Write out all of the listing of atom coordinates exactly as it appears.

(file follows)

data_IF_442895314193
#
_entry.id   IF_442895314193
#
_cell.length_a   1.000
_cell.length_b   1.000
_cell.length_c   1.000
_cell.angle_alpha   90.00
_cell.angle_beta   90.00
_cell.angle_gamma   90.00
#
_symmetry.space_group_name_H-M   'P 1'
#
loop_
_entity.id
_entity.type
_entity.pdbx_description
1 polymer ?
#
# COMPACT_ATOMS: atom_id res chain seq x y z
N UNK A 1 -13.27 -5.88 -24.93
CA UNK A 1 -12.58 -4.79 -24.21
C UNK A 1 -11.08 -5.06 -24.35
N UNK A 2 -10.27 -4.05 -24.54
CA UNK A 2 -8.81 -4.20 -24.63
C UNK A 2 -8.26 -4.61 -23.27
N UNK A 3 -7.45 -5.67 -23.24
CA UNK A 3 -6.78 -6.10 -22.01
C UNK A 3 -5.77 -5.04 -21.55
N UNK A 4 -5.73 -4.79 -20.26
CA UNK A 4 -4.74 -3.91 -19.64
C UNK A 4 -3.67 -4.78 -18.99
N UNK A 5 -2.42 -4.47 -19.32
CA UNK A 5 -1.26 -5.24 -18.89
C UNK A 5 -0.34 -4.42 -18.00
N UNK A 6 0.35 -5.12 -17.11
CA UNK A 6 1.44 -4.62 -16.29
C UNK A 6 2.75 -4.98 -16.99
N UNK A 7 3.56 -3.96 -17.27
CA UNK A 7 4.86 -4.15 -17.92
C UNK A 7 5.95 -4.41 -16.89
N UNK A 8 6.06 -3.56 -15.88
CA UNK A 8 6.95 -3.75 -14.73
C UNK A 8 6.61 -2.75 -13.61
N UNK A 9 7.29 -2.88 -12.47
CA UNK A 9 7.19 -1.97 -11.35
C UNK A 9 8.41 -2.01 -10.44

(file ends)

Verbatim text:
data_IF_442895314193
#
_entry.id   IF_442895314193
#
_cell.length_a   1.000
_cell.length_b   1.000
_cell.length_c   1.000
_cell.angle_alpha   90.00
_cell.angle_beta   90.00
_cell.angle_gamma   90.00
#
_symmetry.space_group_name_H-M   'P 1'
#
loop_
_entity.id
_entity.type
_entity.pdbx_description
1 polymer ?
#
# COMPACT_ATOMS: atom_id res chain seq x y z
N UNK A 1 -13.27 -5.88 -24.93
CA UNK A 1 -12.58 -4.79 -24.21
C UNK A 1 -11.08 -5.06 -24.35
N UNK A 2 -10.27 -4.05 -24.54
CA UNK A 2 -8.81 -4.20 -24.63
C UNK A 2 -8.26 -4.61 -23.27
N UNK A 3 -7.45 -5.67 -23.24
CA UNK A 3 -6.78 -6.10 -22.01
C UNK A 3 -5.77 -5.04 -21.55
N UNK A 4 -5.73 -4.79 -20.26
CA UNK A 4 -4.74 -3.91 -19.64
C UNK A 4 -3.67 -4.78 -18.99
N UNK A 5 -2.42 -4.47 -19.32
CA UNK A 5 -1.26 -5.24 -18.89
C UNK A 5 -0.34 -4.42 -18.00
N UNK A 6 0.35 -5.12 -17.11
CA UNK A 6 1.44 -4.62 -16.29
C UNK A 6 2.75 -4.98 -16.99
N UNK A 7 3.56 -3.96 -17.27
CA UNK A 7 4.86 -4.15 -17.92
C UNK A 7 5.95 -4.41 -16.89
N UNK A 8 6.06 -3.56 -15.88
CA UNK A 8 6.95 -3.75 -14.73
C UNK A 8 6.61 -2.75 -13.61
N UNK A 9 7.29 -2.88 -12.47
CA UNK A 9 7.19 -1.97 -11.35
C UNK A 9 8.41 -2.01 -10.44